We need to cut back on staff and get rid of some trucks and get rid of some of the buildings we do not need and forget about giving handouts to everyone who comes with their hand out.

  30. Brian Conway says:

    Wait a minute! Are we paying the new County CAO 140K+? Are the Commissioners getting more than 100K?
    If these numbers are accurate, I feel the salaries are excessive, because they do not reflect the reality of County incomes.What do these people do besides go to meetings, write slippery reports, and shift the blame for messups?
    If a County staff member newly hired at a salary in excess of 100K per year has the nerve to suggest that a solution to our money woes is to double the cost for garbage disposal by County residents on limited incomes, then that staff member should either go away voluntarily or be asked to do so.
    County staff salaries should have a ceiling of 20% above the median income in the community. To achieve this rationalizing of cost, I suggest an immediate 25% salary cut for County senior staff. If they stay, they care about the County. If they leave, they are hired guns we can do without.

  31. Doris Lane says:

    Mark is correct–we need to have an independent review of staff–you can not expect staff to review themselves
    And raising the cost of bag tags $1 is not going to solve our problems–We are in deep financial trouble and a concerted effort has to be made by council to try and get us out of it. We do not have to waste time and energy on a board walk that goes to no where. We need to concentrate on trying to fix the mess we are in

  32. Marnie says:

    Don’t move to Florida, Doris. We need your common sense approach here. The county can no longer afford to hand out large sums to every organization that comes with its hand out.

  33. Mark says:

    I would be willing to bet that a small comparable county in Florida is not paying a CAO 140K plus and have 4 Commissioners making 100k plus. And that is just the tip of the iceberg in regards to staffing costs. Some departments seem to be over staffed but are they? If an independent staffing review is not completed to look at essential staffing positions and where reductions and efficiencies could be made then council is just guessing that what is in place is required. It appears at least in media coverage that they are spending a lot of time with small ticket items. I believe this larger task needs to be undertaken before they comeback to the taxpayer one more time.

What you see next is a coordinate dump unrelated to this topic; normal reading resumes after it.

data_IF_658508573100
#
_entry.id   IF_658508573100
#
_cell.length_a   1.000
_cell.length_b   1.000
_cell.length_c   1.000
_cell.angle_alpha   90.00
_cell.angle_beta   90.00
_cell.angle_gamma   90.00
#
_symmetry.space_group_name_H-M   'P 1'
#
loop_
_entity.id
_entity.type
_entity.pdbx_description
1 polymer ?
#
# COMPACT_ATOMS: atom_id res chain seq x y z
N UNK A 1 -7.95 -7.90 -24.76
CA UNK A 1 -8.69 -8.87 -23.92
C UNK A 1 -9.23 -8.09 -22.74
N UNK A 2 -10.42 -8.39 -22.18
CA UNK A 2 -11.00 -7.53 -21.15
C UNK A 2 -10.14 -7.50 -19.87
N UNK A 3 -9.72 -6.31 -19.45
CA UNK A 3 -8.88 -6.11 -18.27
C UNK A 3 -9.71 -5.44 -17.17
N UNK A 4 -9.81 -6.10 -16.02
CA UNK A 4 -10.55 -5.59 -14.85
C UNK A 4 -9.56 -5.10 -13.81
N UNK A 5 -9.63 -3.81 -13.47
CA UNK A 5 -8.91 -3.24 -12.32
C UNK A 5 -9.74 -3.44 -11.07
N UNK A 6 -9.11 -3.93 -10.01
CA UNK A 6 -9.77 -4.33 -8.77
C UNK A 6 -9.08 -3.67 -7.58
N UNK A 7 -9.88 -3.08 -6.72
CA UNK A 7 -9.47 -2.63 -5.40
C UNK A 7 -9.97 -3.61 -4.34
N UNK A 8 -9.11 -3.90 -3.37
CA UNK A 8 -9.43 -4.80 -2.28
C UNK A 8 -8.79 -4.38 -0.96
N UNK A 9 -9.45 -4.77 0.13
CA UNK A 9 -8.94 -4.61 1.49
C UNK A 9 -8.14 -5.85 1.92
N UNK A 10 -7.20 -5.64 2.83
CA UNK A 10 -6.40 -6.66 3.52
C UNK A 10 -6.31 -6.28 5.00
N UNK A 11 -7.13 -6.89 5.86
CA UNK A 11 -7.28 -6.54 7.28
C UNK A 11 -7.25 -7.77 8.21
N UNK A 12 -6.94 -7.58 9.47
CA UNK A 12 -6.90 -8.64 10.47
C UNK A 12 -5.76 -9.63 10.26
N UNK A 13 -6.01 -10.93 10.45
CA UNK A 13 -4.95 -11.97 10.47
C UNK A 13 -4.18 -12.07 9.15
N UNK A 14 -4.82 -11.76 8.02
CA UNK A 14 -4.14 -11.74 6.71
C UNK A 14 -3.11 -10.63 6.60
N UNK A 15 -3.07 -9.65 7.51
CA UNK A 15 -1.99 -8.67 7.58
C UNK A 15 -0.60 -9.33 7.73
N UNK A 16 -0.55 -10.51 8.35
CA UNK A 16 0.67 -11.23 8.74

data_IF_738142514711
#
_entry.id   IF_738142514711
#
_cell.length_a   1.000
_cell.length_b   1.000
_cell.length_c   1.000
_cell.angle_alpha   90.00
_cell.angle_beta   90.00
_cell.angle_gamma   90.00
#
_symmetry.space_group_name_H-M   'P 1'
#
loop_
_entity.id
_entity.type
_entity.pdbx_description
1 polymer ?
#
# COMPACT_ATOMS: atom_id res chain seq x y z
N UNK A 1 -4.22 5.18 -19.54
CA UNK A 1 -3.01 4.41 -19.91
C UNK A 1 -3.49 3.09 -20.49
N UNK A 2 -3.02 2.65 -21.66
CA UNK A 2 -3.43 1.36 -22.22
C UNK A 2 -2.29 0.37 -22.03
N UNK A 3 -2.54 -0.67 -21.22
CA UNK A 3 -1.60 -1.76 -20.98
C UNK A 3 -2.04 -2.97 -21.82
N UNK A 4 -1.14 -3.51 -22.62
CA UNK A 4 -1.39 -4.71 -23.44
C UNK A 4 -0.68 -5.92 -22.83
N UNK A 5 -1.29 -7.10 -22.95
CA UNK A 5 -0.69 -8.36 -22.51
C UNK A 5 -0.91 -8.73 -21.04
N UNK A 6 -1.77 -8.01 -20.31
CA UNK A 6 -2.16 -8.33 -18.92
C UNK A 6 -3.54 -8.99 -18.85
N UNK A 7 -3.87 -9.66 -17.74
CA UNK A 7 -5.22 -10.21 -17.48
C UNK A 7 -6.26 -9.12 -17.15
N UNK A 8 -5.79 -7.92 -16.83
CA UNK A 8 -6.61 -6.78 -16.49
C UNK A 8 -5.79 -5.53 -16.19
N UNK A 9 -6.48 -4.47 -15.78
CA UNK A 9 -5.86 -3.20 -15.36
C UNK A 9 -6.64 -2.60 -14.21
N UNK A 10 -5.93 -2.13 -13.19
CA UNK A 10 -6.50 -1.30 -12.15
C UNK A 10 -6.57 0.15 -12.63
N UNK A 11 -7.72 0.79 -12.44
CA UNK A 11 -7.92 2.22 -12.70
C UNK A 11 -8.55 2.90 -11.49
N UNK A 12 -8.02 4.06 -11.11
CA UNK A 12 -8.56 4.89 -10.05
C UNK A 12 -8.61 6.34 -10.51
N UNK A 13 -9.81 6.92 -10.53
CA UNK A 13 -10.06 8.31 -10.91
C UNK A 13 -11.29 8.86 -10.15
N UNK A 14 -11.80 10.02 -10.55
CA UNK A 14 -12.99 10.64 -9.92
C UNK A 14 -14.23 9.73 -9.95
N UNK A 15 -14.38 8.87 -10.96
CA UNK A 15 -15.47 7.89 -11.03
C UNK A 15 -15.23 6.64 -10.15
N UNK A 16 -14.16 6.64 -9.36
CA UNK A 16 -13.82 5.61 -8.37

34. Chris Keen says:

    I am sure that there are few County residents who are not prepared to pay their fair share for what makes this country a great place to live. No doubt this is equally true when it comes to County expenditures as well.

    But … there is a limit to what people living here can afford to pay. To suggest that people who would like to see spending restraint in certain areas of County government should move to Florida is ridiculous.

    Personally, we are not able to spend more than we can afford, so it is not unreasonable to expect our governments to do the same within reason.

  35. virginia says:

    If you don’t want to pay your fair share to support what makes this country the great place to live it is, may I suggest you move to Florida. That might be right wing conservative enough for you. Don’t forget to check out the cost of medical insurance.

  36. Doris Lane says:

    It seems that every time a new organization starts up thatthey want money from the County–if they want to run an organization it should be self supporting and if they cannot make enough money from the thr things they put on, then maybe we do not need that particular event
    It seems that every month we have to pay taxes-first property tax and then income tax and so on
    Council has to stop giving away our money for unessential thngs–we need our money for things that are necessary for us to live